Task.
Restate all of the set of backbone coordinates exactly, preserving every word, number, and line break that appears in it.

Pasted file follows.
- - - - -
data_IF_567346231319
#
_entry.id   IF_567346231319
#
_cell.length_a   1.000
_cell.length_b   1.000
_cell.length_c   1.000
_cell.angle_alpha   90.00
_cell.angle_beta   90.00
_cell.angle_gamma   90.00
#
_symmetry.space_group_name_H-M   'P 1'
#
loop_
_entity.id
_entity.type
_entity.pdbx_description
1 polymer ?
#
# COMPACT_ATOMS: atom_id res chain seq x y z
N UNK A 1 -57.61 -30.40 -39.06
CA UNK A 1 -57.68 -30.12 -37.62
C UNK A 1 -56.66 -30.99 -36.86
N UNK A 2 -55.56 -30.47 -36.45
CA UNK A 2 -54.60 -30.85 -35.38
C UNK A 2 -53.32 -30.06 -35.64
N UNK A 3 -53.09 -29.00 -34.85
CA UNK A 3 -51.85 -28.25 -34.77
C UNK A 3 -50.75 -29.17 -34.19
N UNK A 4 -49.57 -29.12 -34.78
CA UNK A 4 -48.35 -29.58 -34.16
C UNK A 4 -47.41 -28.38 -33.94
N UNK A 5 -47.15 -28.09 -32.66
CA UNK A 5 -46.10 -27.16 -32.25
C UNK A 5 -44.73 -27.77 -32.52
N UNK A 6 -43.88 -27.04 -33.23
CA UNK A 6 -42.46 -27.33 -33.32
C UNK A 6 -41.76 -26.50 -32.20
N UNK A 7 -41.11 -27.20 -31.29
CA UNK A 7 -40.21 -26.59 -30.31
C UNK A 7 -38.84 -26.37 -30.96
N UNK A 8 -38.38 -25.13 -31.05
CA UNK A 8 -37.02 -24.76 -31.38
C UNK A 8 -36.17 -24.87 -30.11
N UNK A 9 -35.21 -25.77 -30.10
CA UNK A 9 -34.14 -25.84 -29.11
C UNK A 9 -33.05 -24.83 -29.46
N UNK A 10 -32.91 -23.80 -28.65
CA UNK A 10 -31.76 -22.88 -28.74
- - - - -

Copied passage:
data_IF_567346231319
#
_entry.id   IF_567346231319
#
_cell.length_a   1.000
_cell.length_b   1.000
_cell.length_c   1.000
_cell.angle_alpha   90.00
_cell.angle_beta   90.00
_cell.angle_gamma   90.00
#
_symmetry.space_group_name_H-M   'P 1'
#
loop_
_entity.id
_entity.type
_entity.pdbx_description
1 polymer ?
#
# COMPACT_ATOMS: atom_id res chain seq x y z
N UNK A 1 -57.61 -30.40 -39.06
CA UNK A 1 -57.68 -30.12 -37.62
C UNK A 1 -56.66 -30.99 -36.86
N UNK A 2 -55.56 -30.47 -36.45
CA UNK A 2 -54.60 -30.85 -35.38
C UNK A 2 -53.32 -30.06 -35.64
N UNK A 3 -53.09 -29.00 -34.85
CA UNK A 3 -51.85 -28.25 -34.77
C UNK A 3 -50.75 -29.17 -34.19
N UNK A 4 -49.57 -29.12 -34.78
CA UNK A 4 -48.35 -29.58 -34.16
C UNK A 4 -47.41 -28.38 -33.94
N UNK A 5 -47.15 -28.09 -32.66
CA UNK A 5 -46.10 -27.16 -32.25
C UNK A 5 -44.73 -27.77 -32.52
N UNK A 6 -43.88 -27.04 -33.23
CA UNK A 6 -42.46 -27.33 -33.32
C UNK A 6 -41.76 -26.50 -32.20
N UNK A 7 -41.11 -27.20 -31.29
CA UNK A 7 -40.21 -26.59 -30.31
C UNK A 7 -38.84 -26.37 -30.96
N UNK A 8 -38.38 -25.13 -31.05
CA UNK A 8 -37.02 -24.76 -31.38
C UNK A 8 -36.17 -24.87 -30.11
N UNK A 9 -35.21 -25.77 -30.10
CA UNK A 9 -34.14 -25.84 -29.11
C UNK A 9 -33.05 -24.83 -29.46
N UNK A 10 -32.91 -23.80 -28.65
CA UNK A 10 -31.76 -22.88 -28.74